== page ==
Councilman Curtis Jones, Jr. will hold “Marcellus Shale” hearings on Tuesday, September 28th at 10am, in City Hall to the joint committees of Transportation & Utilities and the Environment. These hearings will examine the environmental and economic impacts for Philadelphia of hydraulic drilling (Fracking) onto Marcellus Shale .The Marcellus Shale formation is the one of the largest natural gas reserves in the country.
There are many unresolved questions regarding this natural state possession, and the paramount issue for Philadelphia, as the “down-stream” community is the safety of our drinking water. We, Philadelphians, can not isolate ourselves from the economic and environmental impacts that affect the Commonwealth of Pennsylvania.. This hearing will carefully explore and balance all the issues; job creation and environmental preservation yet my focus is to protect Philadelphia, first and foremost.
Councilman Curtis Jones, Jr.
The Marcellus Shale hearings will serve as the foreground to create safeguard policy for Philadelphia’s water supply. There will be several panels to address the concerns of Philadelphians, from regulation, scientific experts, the input of utility and water commisioners, as well as those who represent the drilling industry. Several council members are weighing in their concerns as well as the benefits and direction of Philadelphia legislation for Marcellus Shale.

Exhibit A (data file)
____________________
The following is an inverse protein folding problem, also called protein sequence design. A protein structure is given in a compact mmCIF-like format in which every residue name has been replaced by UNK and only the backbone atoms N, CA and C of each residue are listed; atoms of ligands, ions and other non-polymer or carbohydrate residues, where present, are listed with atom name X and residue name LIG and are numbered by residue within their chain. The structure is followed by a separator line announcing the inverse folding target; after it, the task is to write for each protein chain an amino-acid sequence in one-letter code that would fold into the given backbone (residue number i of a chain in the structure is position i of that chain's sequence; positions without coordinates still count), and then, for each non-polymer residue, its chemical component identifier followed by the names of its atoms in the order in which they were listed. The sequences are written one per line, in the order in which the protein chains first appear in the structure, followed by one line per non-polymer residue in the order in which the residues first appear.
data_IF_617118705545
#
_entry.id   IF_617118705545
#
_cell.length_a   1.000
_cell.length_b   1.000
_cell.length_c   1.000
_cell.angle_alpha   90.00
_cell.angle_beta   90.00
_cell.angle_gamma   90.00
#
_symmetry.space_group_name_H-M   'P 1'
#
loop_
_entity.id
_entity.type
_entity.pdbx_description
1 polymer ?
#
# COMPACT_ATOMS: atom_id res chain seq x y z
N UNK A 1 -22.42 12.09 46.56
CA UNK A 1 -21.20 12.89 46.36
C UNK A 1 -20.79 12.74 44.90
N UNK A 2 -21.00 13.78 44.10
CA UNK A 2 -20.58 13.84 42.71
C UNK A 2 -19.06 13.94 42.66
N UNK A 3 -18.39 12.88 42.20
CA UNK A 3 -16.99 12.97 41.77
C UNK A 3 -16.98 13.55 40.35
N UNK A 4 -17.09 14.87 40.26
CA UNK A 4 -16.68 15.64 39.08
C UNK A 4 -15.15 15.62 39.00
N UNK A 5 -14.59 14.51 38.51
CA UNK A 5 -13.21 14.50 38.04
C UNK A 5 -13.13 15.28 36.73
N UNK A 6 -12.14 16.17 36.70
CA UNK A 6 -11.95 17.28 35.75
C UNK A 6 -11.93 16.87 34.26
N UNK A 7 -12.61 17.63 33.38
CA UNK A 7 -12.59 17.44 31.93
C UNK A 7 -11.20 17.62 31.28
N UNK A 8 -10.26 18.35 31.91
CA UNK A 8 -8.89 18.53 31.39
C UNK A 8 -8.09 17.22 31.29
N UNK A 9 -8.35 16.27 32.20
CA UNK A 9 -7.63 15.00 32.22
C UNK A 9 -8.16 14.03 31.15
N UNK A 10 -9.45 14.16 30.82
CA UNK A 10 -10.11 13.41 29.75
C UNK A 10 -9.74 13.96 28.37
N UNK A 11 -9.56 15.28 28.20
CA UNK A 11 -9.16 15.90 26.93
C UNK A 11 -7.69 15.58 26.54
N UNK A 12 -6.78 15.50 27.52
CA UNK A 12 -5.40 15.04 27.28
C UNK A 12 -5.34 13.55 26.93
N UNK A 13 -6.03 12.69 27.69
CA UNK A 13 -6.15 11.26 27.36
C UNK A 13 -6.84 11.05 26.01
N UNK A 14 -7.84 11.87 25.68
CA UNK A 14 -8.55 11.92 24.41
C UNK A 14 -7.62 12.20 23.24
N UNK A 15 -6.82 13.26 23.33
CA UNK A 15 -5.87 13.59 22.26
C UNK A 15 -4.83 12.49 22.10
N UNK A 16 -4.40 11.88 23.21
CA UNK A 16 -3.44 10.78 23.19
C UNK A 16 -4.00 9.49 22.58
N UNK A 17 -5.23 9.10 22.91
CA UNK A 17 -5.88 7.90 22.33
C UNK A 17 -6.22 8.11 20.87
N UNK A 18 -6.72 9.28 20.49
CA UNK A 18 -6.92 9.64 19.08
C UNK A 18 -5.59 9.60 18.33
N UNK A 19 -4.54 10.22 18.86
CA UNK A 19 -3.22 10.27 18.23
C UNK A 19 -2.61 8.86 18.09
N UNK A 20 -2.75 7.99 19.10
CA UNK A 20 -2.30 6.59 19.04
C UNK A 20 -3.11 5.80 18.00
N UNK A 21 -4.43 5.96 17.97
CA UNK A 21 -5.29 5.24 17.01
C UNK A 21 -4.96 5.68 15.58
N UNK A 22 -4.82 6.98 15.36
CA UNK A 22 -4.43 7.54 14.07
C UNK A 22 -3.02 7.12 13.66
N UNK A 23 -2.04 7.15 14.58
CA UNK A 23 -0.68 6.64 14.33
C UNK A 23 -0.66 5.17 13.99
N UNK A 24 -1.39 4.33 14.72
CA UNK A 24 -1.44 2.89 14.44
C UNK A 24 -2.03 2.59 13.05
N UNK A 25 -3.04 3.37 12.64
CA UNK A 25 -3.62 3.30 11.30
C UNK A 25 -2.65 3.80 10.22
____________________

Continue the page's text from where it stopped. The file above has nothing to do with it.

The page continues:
This is a very important issue, that has potential implications on our environment and water supply, council must closely examine this issue before haste decisions are made forward.
Councilman William Greenlee
Further study of fracking is needed to insure that ground water and other environmental resources are protected. We should also explore more environmentally responsible methods of extracting natural gas from the Marcellus Shale.
Councilwoman Jannie Blackwell
As the author of the first resolution calling for no fracking in the Delaware River Basin until an environmental impact study is completed, I see this hearing as an essential next step in providing the public with the information necessary to form an educated decision on this important environmental issue.
Councilwoman Blondell Reynolds-Brown
Marcellus Shale natural gas offers significant advantages for Philadelphians over petroleum (cleaner-burning and less dependence on foreign energy), but we need to make certain that the fracking process does not irreparably damage our natural resources.
Councilman Frank Rizzo